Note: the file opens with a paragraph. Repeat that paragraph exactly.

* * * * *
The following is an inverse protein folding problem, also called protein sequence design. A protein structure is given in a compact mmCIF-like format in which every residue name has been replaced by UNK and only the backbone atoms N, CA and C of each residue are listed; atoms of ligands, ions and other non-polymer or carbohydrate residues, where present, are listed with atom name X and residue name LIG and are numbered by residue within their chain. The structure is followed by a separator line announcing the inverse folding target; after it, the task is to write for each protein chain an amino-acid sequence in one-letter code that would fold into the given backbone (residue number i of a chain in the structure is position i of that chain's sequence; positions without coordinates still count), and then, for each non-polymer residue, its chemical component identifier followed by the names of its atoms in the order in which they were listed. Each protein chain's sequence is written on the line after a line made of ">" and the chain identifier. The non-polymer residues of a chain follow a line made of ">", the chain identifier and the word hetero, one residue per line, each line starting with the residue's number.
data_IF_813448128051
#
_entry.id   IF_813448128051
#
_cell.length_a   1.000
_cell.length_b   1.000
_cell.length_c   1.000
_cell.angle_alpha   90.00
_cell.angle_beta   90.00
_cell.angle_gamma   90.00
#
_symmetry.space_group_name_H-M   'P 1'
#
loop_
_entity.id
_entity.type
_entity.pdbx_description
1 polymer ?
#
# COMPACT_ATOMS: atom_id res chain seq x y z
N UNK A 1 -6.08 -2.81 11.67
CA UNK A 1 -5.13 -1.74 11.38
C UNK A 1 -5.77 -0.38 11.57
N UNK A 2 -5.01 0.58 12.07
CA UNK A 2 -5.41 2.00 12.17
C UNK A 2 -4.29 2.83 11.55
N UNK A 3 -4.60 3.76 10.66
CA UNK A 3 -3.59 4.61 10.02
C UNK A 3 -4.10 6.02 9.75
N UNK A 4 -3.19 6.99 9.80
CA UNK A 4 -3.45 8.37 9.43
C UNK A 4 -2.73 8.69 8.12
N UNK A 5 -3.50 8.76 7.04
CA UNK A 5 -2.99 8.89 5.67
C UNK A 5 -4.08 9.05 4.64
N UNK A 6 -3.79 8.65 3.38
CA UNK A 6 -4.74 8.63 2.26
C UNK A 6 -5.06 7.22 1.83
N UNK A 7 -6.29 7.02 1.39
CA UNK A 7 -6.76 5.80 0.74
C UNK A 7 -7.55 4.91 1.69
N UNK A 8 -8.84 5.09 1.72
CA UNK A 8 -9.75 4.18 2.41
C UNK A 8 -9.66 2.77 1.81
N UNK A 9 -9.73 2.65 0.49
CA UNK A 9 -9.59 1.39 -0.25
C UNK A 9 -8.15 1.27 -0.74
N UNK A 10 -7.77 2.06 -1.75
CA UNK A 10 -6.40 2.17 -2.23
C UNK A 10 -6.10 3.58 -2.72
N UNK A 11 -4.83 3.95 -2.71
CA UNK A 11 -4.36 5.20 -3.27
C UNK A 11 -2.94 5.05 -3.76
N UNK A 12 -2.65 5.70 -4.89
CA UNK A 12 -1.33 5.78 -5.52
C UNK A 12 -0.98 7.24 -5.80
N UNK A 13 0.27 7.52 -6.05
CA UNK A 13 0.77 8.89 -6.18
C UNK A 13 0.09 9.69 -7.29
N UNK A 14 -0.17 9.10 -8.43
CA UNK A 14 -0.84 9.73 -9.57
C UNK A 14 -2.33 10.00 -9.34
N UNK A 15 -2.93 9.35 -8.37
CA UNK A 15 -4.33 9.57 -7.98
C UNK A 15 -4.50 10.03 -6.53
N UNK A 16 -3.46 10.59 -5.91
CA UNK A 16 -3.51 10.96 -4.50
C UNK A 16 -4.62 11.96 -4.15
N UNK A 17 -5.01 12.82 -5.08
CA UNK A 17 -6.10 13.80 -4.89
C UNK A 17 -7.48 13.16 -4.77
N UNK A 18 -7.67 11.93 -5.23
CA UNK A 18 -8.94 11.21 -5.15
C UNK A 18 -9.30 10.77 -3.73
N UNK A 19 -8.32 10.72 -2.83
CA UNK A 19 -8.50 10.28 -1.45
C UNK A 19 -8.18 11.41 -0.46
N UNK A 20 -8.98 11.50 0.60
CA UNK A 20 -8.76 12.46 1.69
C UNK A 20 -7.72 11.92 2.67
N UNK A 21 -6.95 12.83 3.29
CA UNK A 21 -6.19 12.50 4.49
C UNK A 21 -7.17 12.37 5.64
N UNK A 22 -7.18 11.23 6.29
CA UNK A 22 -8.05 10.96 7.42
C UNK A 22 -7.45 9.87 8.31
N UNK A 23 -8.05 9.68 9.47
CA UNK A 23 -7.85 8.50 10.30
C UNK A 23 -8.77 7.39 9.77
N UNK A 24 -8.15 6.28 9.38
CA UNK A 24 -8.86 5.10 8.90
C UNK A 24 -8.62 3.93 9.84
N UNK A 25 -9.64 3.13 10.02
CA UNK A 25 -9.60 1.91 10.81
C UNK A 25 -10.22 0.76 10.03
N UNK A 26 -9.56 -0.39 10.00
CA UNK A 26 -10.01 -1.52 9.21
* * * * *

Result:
The following is an inverse protein folding problem, also called protein sequence design. A protein structure is given in a compact mmCIF-like format in which every residue name has been replaced by UNK and only the backbone atoms N, CA and C of each residue are listed; atoms of ligands, ions and other non-polymer or carbohydrate residues, where present, are listed with atom name X and residue name LIG and are numbered by residue within their chain. The structure is followed by a separator line announcing the inverse folding target; after it, the task is to write for each protein chain an amino-acid sequence in one-letter code that would fold into the given backbone (residue number i of a chain in the structure is position i of that chain's sequence; positions without coordinates still count), and then, for each non-polymer residue, its chemical component identifier followed by the names of its atoms in the order in which they were listed. Each protein chain's sequence is written on the line after a line made of ">" and the chain identifier. The non-polymer residues of a chain follow a line made of ">", the chain identifier and the word hetero, one residue per line, each line starting with the residue's number.